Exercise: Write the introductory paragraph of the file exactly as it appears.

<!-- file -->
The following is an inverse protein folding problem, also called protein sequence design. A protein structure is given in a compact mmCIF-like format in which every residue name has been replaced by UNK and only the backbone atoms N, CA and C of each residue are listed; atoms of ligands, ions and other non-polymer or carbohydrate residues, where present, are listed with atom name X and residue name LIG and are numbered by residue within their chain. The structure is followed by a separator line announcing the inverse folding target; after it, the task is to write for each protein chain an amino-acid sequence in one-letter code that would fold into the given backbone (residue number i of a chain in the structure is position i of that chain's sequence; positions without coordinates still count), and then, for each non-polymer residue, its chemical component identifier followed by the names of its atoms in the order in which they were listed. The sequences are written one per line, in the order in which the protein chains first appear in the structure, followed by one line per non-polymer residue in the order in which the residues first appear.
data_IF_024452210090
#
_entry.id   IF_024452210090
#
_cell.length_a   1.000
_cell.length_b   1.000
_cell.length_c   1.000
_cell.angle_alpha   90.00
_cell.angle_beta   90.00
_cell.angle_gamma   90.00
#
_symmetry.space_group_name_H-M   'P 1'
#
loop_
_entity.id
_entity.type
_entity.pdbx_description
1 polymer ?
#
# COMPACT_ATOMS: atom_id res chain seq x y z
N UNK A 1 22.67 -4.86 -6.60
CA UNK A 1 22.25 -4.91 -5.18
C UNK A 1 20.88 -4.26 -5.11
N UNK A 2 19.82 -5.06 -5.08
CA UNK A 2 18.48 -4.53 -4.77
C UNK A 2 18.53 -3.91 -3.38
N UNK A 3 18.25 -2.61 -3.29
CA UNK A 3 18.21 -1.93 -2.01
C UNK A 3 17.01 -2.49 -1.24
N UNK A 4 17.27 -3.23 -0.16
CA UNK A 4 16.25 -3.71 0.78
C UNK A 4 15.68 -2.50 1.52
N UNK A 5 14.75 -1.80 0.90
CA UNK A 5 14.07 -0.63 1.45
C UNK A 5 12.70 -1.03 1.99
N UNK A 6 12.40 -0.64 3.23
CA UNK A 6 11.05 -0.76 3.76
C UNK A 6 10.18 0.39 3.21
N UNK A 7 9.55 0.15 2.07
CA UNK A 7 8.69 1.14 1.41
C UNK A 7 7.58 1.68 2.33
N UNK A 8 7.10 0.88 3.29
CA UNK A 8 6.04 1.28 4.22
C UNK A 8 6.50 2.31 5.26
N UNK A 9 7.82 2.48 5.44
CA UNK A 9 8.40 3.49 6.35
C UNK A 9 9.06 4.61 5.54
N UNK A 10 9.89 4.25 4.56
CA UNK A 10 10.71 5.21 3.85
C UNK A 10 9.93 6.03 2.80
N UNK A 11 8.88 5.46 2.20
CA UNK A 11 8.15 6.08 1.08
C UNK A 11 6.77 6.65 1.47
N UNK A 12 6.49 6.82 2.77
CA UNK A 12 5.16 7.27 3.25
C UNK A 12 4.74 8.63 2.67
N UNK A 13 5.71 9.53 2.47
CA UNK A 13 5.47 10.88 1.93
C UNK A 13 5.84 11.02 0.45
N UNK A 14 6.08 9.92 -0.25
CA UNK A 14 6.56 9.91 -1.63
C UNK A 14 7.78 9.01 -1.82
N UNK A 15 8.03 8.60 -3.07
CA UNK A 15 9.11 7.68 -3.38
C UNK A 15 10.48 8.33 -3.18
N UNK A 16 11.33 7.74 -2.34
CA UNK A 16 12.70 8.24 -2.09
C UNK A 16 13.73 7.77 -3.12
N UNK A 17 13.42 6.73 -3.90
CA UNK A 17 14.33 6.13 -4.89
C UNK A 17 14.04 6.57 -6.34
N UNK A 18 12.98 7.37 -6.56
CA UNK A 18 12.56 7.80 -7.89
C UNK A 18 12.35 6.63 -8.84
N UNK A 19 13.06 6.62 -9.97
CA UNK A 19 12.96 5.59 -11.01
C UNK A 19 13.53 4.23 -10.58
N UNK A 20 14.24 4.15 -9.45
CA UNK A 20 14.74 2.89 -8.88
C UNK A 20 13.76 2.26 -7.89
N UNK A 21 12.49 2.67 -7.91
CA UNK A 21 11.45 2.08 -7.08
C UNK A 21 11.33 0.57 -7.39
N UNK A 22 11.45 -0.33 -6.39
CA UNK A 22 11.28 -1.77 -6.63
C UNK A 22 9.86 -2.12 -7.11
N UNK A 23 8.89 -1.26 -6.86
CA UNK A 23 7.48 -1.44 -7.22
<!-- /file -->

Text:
The following is an inverse protein folding problem, also called protein sequence design. A protein structure is given in a compact mmCIF-like format in which every residue name has been replaced by UNK and only the backbone atoms N, CA and C of each residue are listed; atoms of ligands, ions and other non-polymer or carbohydrate residues, where present, are listed with atom name X and residue name LIG and are numbered by residue within their chain. The structure is followed by a separator line announcing the inverse folding target; after it, the task is to write for each protein chain an amino-acid sequence in one-letter code that would fold into the given backbone (residue number i of a chain in the structure is position i of that chain's sequence; positions without coordinates still count), and then, for each non-polymer residue, its chemical component identifier followed by the names of its atoms in the order in which they were listed. The sequences are written one per line, in the order in which the protein chains first appear in the structure, followed by one line per non-polymer residue in the order in which the residues first appear.